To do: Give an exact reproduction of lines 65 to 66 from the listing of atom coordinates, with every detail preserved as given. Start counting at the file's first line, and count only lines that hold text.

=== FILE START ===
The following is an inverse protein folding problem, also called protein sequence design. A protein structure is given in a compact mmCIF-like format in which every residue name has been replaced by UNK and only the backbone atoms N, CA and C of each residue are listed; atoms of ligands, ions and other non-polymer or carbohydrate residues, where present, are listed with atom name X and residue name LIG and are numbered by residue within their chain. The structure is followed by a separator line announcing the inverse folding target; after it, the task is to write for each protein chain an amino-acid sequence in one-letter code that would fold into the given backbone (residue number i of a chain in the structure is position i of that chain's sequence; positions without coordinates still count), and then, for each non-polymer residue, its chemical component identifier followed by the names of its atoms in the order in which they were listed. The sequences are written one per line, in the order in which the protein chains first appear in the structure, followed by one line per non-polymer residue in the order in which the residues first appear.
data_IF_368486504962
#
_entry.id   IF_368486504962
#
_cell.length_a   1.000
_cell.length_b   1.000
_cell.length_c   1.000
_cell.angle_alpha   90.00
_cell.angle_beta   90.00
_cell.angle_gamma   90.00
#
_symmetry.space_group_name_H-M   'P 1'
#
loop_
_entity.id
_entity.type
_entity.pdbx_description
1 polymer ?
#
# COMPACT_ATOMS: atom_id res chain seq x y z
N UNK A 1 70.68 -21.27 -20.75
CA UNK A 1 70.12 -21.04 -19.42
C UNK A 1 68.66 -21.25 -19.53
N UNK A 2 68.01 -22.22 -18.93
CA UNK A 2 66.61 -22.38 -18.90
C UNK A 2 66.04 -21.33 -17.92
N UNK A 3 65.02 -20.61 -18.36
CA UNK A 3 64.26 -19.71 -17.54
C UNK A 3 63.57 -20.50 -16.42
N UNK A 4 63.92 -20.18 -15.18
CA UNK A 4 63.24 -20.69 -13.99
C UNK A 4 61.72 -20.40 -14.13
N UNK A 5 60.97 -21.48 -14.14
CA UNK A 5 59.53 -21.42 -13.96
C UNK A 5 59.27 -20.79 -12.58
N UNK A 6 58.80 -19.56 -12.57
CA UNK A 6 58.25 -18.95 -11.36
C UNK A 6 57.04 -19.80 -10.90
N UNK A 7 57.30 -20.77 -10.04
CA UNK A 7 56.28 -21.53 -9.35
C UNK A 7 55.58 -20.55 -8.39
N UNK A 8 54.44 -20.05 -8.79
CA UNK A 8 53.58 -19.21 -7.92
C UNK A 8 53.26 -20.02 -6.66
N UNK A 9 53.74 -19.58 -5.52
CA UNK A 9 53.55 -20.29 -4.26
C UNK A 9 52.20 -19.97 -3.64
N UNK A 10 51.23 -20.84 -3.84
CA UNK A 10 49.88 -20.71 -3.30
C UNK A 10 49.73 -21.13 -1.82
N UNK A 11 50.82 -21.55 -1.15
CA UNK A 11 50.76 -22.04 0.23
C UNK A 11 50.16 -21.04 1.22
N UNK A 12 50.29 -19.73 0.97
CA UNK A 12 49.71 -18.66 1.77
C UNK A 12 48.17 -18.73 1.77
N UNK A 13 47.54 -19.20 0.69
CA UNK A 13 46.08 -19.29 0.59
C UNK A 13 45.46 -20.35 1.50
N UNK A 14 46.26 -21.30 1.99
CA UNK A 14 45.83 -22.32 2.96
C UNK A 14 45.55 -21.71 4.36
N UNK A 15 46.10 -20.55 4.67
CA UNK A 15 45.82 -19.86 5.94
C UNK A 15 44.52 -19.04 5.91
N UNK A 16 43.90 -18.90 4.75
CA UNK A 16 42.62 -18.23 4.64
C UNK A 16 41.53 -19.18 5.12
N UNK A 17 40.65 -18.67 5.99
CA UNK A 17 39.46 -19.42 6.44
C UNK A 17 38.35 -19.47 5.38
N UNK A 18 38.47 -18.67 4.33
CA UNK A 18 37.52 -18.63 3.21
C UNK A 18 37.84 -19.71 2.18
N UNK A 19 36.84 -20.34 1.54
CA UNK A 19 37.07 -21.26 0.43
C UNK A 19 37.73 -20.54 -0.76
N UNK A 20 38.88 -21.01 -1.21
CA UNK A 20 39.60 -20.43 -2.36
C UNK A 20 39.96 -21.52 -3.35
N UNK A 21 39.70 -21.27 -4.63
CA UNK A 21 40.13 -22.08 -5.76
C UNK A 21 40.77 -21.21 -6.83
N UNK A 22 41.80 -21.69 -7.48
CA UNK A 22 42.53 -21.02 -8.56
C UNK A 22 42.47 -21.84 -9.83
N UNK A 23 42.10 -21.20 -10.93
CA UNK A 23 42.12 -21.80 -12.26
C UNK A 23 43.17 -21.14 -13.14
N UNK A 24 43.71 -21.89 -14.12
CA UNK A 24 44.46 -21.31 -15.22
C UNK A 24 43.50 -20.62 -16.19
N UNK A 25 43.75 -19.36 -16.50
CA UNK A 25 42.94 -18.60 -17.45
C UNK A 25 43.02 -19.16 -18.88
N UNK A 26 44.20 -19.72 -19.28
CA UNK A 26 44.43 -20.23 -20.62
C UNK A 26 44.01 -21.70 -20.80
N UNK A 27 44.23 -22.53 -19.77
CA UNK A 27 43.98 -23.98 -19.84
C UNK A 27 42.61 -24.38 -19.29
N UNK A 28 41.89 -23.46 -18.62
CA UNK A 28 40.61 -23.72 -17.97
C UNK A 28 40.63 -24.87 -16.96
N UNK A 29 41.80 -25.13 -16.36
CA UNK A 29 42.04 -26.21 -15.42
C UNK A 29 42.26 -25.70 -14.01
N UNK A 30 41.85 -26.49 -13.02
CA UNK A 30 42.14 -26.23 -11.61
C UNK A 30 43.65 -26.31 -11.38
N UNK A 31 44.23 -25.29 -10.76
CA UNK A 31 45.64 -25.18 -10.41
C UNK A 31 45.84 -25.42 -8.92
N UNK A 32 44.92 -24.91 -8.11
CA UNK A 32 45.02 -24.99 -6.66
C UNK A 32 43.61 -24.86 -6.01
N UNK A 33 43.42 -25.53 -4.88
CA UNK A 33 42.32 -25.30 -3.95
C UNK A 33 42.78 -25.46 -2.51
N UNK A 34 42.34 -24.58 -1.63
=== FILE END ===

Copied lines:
CA UNK A 15 45.82 -19.86 5.94
C UNK A 15 44.52 -19.04 5.91